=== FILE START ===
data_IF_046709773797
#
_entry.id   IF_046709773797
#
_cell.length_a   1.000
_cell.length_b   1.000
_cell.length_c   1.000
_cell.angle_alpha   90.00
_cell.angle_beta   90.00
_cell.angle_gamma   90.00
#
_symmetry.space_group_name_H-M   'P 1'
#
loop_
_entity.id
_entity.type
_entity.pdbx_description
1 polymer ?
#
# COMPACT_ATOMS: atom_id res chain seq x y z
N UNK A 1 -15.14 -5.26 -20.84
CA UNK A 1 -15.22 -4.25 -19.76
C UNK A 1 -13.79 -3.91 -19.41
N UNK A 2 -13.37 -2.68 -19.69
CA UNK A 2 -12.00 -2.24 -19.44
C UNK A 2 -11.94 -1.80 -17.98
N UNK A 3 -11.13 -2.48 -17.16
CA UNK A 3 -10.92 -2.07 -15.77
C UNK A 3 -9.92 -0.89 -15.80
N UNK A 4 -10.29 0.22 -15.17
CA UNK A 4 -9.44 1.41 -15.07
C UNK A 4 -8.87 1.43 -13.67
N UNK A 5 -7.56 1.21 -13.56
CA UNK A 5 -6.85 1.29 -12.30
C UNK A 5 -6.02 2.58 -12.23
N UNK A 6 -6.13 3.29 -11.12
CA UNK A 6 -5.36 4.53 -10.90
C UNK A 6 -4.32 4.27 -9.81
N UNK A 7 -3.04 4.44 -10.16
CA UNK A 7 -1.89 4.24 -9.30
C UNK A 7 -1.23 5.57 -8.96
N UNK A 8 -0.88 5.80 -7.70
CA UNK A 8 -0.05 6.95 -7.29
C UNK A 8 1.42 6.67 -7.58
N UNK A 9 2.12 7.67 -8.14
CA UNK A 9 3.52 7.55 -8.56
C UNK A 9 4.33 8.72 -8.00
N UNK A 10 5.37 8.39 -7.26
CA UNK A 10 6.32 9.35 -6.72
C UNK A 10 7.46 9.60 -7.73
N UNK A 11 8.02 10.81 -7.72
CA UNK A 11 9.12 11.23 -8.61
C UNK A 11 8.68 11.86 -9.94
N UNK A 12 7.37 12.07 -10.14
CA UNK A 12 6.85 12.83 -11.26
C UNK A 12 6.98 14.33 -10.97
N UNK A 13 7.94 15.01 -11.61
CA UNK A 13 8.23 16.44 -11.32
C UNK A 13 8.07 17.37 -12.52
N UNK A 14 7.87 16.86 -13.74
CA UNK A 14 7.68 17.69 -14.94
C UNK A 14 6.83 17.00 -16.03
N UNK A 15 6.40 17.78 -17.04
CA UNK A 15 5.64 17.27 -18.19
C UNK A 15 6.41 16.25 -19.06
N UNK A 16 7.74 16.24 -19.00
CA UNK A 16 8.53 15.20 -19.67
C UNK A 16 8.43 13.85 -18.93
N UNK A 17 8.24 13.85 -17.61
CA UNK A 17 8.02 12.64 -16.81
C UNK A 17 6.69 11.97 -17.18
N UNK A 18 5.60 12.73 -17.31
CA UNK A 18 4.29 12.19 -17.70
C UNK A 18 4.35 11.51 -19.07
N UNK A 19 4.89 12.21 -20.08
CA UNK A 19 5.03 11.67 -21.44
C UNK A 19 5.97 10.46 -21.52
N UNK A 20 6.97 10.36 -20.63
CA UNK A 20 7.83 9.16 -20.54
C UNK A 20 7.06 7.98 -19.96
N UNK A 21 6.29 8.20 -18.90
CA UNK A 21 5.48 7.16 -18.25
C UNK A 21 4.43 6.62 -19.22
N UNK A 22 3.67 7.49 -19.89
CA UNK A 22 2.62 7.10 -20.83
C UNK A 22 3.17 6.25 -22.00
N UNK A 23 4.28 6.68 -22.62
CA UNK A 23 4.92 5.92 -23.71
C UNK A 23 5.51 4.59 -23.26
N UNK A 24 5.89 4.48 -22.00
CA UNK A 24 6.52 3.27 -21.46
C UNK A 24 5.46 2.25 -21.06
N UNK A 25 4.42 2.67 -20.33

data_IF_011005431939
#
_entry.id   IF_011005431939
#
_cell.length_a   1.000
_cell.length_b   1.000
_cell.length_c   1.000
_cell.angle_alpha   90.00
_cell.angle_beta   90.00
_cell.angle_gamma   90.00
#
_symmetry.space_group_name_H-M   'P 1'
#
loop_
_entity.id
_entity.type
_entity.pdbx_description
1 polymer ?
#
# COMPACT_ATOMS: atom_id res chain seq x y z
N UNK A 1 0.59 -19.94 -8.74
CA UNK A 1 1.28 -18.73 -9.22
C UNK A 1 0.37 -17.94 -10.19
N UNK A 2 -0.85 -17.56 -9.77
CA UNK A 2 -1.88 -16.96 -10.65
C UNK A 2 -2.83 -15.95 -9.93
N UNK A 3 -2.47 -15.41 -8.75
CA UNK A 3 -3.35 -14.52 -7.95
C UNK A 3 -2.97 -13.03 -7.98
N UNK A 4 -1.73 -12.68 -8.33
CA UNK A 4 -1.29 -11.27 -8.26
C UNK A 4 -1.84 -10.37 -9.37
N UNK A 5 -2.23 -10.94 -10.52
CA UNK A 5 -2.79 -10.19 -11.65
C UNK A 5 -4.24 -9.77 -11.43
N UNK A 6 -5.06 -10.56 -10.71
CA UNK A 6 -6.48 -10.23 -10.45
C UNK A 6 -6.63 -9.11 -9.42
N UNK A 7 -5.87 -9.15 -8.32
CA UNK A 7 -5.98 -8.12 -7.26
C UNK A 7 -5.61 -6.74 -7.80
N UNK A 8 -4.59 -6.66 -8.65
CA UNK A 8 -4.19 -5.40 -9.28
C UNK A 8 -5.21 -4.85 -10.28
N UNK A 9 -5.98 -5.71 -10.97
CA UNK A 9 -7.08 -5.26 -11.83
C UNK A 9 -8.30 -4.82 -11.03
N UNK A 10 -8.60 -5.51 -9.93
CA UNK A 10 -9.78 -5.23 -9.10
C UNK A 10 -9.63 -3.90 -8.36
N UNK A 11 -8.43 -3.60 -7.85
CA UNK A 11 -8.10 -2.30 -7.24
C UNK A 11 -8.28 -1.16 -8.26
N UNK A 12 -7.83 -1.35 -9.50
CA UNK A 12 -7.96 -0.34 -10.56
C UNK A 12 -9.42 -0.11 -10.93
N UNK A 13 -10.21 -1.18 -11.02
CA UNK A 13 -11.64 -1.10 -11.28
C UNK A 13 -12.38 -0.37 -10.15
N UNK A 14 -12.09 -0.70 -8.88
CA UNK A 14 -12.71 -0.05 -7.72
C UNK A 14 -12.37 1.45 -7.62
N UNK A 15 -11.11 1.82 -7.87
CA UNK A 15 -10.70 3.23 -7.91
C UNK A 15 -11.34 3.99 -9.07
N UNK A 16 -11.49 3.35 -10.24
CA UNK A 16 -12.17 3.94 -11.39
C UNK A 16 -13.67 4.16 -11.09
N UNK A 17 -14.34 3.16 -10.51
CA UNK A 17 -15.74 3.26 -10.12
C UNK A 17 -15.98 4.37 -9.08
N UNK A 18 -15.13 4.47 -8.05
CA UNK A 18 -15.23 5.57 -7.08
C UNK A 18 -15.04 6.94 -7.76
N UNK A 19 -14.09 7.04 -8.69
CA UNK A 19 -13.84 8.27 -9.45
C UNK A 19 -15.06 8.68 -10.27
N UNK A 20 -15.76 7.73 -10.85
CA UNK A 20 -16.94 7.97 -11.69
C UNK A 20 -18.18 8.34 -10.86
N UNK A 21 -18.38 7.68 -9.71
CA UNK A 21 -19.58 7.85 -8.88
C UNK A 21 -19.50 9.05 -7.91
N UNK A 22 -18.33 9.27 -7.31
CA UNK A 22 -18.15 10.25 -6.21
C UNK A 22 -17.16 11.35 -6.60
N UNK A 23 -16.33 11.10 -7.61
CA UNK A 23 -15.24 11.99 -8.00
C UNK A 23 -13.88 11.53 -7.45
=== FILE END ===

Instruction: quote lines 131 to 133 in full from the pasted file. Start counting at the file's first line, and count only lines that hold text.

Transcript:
C UNK A 6 -6.63 -9.11 -9.42
N UNK A 7 -5.87 -9.15 -8.32
CA UNK A 7 -5.98 -8.12 -7.26